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Borderlands: Jesuits Continue to Influence Area 19 (2000)

A unique resource of faculty edited college student articles on the history and culture of the El Paso, Juárez, and Southern New Mexico regions.

Jesuits Continue to Influence Area

Article first published in Vol. 19, 2000.

by Domini Guillen with research contribution by Melissa Marquez

Franciscan priests were the first Catholic leaders to establish missions up and down the Rio Grande in the 1600s and 1700s. In the 19th century, another religious order provided for both the religious and educational needs of a large number of Texans: the Jesuits.


Image caption: In the 1920s, a new church seating 2,100 was built around the original 1893 Sacred Heart church. Photo by Domini Guillen and Ruben Guillen

Ignatius Loyola founded the Society of Jesus (S. J.) in 1540 with an emphasis on education. The Jesuits were the first order to operate a university daily in Messina, Sicily, the model for several later Jesuit colleges.

The first two Jesuits to begin missionary work in El Paso were the Reverend Fathers Charles Persone and Joseph M. Montanarelli from Naples, arriving in October 1881 to take the directorship of the Ysleta Mission. The Jesuits renamed the mission Nuestra Señora Del Monte Carmelo, or Our Lady of Mount Carmel.

Father Persone traveled to El Paso once a month to celebrate mass either at the Central Hotel or a private residence. It was clear El Paso needed its own church. A committee raised enough money to buy land on north Oregon Street and built St. Mary's Chapel. Father A. Rossi celebrated the first mass in St. Mary's on Christmas day, 1882.

In 1890, the Jesuits established their first Community House in El Paso. Succeeding Reverend M. Penella as Superior in 1892, Reverend Carlos M. Pinto came to be known as the "apostle and master builder of El Paso," serving until 1917 as Superior. Father Pinto saw major differences between the two dominant cultures in El Paso and decided separate churches for Spanish-speaking and English-speaking Catholics were necessary.

He planned and built Sacred Heart Church and school in south El Paso for Mexican-American parishioners. Sacred Heart celebrated its first mass on April 30, 1893. At the same time that he purchased ten lots on South Oregon Street for Sacred Heart, Father Pinto purchased lots on the southeast corner of Myrtle Avenue and North Campbell for a new church for El Paso's English-speaking parishioners. On Sunday, June 11, 1893, Bishop Edward Fitzgerald blessed Immaculate Conception Church.

Father Pinto became the new pastor of Sacred Heart, a position he held until September 1895. He then went to Our Lady of Guadalupe Church in Juárez to take charge of the parish. While in Juárez, Pinto refurbished the interior and Sanctuary of Our Lady of Guadalupe. In 1898, Father Pinto oversaw the completion of the parochial residence next to Sacred Heart, and the Jesuits moved to the large residence. In 1911, a second floor was added to this residence to house all the Jesuit missionary priests in El Paso County.

Father Pinto designed and built St. Ignatius Church in 1905, located at Park and Second. He also built Guardian Angel Church in 1908, at 3025 Frutas Street; Sacred Heart Church in Juárez in 1910; and Holy Family Church in 1914. Father Pinto supervised construction of St. Patrick's Cathedral, completed in 1916, the home of the first bishop of El Paso.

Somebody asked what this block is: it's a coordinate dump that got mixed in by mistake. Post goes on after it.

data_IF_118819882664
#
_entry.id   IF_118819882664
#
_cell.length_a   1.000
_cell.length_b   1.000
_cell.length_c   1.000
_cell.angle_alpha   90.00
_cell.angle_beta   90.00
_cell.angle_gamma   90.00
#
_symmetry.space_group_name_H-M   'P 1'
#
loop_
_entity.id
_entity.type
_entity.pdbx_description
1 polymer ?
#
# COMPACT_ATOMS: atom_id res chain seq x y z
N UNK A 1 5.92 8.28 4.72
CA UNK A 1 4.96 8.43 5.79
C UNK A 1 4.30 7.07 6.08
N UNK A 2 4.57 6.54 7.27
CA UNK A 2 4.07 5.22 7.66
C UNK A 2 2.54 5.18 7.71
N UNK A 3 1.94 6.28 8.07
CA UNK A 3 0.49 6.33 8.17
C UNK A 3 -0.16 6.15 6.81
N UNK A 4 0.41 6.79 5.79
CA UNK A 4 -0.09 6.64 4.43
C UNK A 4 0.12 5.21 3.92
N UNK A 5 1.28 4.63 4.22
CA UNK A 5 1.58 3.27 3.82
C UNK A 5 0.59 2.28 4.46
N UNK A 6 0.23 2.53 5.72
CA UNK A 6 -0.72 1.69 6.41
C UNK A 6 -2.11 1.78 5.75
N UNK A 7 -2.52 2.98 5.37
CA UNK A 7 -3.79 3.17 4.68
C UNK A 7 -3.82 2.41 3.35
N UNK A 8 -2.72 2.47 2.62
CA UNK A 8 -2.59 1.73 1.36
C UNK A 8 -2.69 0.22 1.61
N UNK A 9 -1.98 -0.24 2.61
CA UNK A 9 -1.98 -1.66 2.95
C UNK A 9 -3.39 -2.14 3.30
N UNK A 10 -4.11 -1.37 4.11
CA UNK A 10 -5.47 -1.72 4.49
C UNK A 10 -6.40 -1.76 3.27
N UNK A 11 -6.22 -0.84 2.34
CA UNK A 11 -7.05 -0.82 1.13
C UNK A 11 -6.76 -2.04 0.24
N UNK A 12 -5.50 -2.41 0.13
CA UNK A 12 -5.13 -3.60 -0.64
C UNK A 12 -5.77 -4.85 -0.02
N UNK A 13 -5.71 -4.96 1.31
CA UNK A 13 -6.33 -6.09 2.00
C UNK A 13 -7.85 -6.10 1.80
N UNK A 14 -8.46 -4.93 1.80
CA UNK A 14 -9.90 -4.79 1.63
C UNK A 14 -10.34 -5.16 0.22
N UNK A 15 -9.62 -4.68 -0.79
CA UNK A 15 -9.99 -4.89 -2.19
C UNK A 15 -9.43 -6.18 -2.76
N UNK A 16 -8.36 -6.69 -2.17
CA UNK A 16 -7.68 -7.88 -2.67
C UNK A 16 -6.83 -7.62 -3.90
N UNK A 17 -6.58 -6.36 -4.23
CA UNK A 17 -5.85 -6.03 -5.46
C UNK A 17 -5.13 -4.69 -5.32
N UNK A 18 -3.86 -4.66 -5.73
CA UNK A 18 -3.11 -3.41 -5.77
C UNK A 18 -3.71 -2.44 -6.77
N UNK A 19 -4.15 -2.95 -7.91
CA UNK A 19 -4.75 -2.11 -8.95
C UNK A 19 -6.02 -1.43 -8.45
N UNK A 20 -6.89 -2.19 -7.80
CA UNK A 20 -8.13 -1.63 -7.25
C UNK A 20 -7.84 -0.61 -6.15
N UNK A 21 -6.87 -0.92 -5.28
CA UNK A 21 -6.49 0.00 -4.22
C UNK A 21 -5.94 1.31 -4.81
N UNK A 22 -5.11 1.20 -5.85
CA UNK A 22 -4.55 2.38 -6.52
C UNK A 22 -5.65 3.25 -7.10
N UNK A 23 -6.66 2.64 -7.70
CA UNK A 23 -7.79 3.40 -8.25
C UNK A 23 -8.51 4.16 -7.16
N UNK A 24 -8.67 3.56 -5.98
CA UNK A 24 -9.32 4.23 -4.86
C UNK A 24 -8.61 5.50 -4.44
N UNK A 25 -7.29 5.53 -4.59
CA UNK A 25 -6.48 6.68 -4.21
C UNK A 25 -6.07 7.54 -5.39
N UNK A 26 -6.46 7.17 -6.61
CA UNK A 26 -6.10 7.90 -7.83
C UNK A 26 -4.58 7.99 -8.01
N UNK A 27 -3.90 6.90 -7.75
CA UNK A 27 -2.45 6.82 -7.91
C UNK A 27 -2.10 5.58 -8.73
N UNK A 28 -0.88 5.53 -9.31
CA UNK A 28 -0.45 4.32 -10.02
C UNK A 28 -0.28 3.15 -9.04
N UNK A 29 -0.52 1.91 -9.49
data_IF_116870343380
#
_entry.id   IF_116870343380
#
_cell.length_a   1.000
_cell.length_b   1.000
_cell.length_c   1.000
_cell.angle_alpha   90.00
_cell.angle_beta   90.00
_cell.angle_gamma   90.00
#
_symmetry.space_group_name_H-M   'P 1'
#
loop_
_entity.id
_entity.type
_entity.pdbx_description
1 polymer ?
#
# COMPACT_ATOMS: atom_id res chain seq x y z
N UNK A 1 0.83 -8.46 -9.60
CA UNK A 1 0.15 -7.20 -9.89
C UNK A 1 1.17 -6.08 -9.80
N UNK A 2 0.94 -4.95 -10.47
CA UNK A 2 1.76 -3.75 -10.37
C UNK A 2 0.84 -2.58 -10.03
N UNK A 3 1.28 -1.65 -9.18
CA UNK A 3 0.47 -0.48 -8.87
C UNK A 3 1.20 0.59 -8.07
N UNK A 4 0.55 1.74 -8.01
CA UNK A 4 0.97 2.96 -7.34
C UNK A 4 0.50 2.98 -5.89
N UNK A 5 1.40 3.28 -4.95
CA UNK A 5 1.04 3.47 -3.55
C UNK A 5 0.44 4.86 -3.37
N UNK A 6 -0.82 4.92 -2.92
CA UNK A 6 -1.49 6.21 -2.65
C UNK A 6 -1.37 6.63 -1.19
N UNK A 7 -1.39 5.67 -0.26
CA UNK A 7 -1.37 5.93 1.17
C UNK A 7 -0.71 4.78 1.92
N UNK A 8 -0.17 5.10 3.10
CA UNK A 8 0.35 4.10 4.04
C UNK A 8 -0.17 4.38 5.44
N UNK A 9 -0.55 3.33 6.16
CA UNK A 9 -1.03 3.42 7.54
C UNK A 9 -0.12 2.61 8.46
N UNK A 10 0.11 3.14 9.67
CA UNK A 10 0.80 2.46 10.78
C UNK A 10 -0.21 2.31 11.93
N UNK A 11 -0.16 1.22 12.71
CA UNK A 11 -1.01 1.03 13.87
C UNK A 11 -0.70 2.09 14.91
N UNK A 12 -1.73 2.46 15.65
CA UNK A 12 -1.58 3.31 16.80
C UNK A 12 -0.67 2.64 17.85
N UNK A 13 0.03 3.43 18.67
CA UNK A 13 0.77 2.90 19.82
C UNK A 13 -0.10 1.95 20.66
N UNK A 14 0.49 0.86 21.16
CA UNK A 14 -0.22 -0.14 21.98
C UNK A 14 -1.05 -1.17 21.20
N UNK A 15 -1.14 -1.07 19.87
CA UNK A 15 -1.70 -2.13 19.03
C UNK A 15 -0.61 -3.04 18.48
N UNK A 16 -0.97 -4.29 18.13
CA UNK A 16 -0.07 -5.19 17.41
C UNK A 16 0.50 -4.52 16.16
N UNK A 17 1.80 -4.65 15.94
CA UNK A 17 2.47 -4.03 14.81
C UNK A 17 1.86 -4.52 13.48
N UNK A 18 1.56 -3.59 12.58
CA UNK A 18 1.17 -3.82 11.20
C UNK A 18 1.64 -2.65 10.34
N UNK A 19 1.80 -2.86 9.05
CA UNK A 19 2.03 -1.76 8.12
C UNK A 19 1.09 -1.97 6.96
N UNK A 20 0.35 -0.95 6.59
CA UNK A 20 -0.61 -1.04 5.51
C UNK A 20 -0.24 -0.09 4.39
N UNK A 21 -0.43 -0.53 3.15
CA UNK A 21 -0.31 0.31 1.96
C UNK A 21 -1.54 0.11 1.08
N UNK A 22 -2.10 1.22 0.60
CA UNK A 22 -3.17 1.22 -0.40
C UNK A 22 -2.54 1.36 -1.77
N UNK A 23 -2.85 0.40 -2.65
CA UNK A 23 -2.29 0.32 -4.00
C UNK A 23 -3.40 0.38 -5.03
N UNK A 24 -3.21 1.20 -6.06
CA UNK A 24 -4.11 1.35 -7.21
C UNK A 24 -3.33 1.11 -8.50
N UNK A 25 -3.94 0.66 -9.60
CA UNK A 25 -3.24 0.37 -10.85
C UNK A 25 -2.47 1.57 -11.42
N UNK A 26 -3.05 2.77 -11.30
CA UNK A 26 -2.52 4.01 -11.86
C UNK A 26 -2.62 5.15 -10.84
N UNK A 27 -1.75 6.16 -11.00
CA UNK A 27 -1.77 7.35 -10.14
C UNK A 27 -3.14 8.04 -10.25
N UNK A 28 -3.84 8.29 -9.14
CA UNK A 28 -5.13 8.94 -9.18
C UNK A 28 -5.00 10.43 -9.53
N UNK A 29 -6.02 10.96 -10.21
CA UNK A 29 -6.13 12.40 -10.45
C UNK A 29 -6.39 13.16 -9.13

Among the schools opened by Father Pinto and other Jesuits in El Paso were Sacred Heart in 1892; St. Mary's in 1903; St. Ignatius in 1905, the largest parochial school in El Paso by 1917; and Jesuit High School, which operated from 1952 until 1972.

Father Pinto's energy and foresight, along with the work of many other Jesuits, laid the foundation for El Paso to become an independent diocese. Under the direction of the Diocese of Guadalajara until 1620, El Paso then was placed under the diocese of Durango until 1872. The diocese of Tucson next claimed El Paso until 1892 when it was switched to the Diocese of Dallas. Finally in 1915, El Paso was recognized as an independent diocese and given its first consecrated bishop, Anthony J. Schuler, S. J.

The Jesuits also took responsibility for "Revista Católica," the only Spanish Catholic weekly periodical in the Western Hemisphere. In 1918, it moved its operations to El Paso from Las Vegas, New Mexico. The press produced bibles in Spanish and other devotional and historical materials until 1958.

In 1917, during the Mexican Revolution, the Jesuits moved their novitiate to Texas and brought to El Paso a college begun in Fort Stockton. Renamed Ysleta College, it remained there until 1951 when the novitiate returned to Mexico.

When Father Pinto died in 1919, he left an impressive legacy of churches and schools in both El Paso and Juárez and an independent diocese.

Today, the Jesuits have their main office at Sacred Heart Church in south El Paso. Among the Jesuits serving El Paso are Father Louis Lambert, Chaplain at Loretto Academy. Father Gallagher is an attorney for immigrants seeking political asylum, and Father Sotelo is chaplain at the Jesuit Refugee Detention Center. Father Garcia is pastor of Sacred Heart and the Director of the Diocesan Pro-life.

Father Shot is a teacher at Father Yermo High School, and Father Justin is pastor at St. Matthew's Church. Father Renfro is chaplain for the county jail and helps counsel married couples, and Father Concha has been a hospital chaplain for 27 years. Brother Manny Cabral is director of maintenance at Sacred Heart Church.

These Jesuits serving El Paso today follow in the footsteps of their founder St. Ignatius Loyola whose work had as its purpose the greater glory of God.

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